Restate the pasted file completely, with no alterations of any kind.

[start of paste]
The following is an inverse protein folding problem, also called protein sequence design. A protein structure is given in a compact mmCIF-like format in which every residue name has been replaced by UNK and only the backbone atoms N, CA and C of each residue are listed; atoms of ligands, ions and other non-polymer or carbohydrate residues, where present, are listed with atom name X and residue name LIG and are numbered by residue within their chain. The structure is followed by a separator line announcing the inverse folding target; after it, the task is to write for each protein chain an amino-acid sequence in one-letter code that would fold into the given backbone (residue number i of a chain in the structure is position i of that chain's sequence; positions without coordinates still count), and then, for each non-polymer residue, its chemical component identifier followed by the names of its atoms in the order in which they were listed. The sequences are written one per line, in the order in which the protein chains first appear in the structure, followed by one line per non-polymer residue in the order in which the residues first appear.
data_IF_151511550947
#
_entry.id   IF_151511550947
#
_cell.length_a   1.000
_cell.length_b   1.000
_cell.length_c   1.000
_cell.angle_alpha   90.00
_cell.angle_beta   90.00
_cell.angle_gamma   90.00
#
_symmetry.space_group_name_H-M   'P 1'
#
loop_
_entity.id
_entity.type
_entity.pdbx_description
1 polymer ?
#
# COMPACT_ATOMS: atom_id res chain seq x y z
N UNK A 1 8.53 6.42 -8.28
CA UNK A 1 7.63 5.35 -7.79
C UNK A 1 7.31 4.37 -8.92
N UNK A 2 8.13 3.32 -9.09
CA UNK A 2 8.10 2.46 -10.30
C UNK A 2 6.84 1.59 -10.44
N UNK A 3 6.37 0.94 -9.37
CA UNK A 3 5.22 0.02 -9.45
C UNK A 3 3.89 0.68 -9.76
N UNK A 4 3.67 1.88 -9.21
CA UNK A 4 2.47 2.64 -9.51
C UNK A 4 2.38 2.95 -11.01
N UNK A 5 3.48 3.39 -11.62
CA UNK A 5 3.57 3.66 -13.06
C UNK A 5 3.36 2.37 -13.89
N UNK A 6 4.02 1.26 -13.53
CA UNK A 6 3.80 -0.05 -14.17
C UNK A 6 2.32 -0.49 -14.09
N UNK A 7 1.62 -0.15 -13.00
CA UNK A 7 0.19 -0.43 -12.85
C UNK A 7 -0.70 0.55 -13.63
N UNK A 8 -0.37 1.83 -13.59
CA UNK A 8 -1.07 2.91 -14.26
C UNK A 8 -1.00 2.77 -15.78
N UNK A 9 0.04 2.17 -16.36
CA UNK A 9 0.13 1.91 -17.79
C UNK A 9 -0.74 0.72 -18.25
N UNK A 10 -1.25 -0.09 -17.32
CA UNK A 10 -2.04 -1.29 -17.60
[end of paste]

The following is an inverse protein folding problem, also called protein sequence design. A protein structure is given in a compact mmCIF-like format in which every residue name has been replaced by UNK and only the backbone atoms N, CA and C of each residue are listed; atoms of ligands, ions and other non-polymer or carbohydrate residues, where present, are listed with atom name X and residue name LIG and are numbered by residue within their chain. The structure is followed by a separator line announcing the inverse folding target; after it, the task is to write for each protein chain an amino-acid sequence in one-letter code that would fold into the given backbone (residue number i of a chain in the structure is position i of that chain's sequence; positions without coordinates still count), and then, for each non-polymer residue, its chemical component identifier followed by the names of its atoms in the order in which they were listed. The sequences are written one per line, in the order in which the protein chains first appear in the structure, followed by one line per non-polymer residue in the order in which the residues first appear.
data_IF_151511550947
#
_entry.id   IF_151511550947
#
_cell.length_a   1.000
_cell.length_b   1.000
_cell.length_c   1.000
_cell.angle_alpha   90.00
_cell.angle_beta   90.00
_cell.angle_gamma   90.00
#
_symmetry.space_group_name_H-M   'P 1'
#
loop_
_entity.id
_entity.type
_entity.pdbx_description
1 polymer ?
#
# COMPACT_ATOMS: atom_id res chain seq x y z
N UNK A 1 8.53 6.42 -8.28
CA UNK A 1 7.63 5.35 -7.79
C UNK A 1 7.31 4.37 -8.92
N UNK A 2 8.13 3.32 -9.09
CA UNK A 2 8.10 2.46 -10.30
C UNK A 2 6.84 1.59 -10.44
N UNK A 3 6.37 0.94 -9.37
CA UNK A 3 5.22 0.02 -9.45
C UNK A 3 3.89 0.68 -9.76
N UNK A 4 3.67 1.88 -9.21
CA UNK A 4 2.47 2.64 -9.51
C UNK A 4 2.38 2.95 -11.01
N UNK A 5 3.48 3.39 -11.62
CA UNK A 5 3.57 3.66 -13.06
C UNK A 5 3.36 2.37 -13.89
N UNK A 6 4.02 1.26 -13.53
CA UNK A 6 3.80 -0.05 -14.17
C UNK A 6 2.32 -0.49 -14.09
N UNK A 7 1.62 -0.15 -13.00
CA UNK A 7 0.19 -0.43 -12.85
C UNK A 7 -0.70 0.55 -13.63
N UNK A 8 -0.37 1.83 -13.59
CA UNK A 8 -1.07 2.91 -14.26
C UNK A 8 -1.00 2.77 -15.78
N UNK A 9 0.04 2.17 -16.36
CA UNK A 9 0.13 1.91 -17.79
C UNK A 9 -0.74 0.72 -18.25
N UNK A 10 -1.25 -0.09 -17.32
CA UNK A 10 -2.04 -1.29 -17.60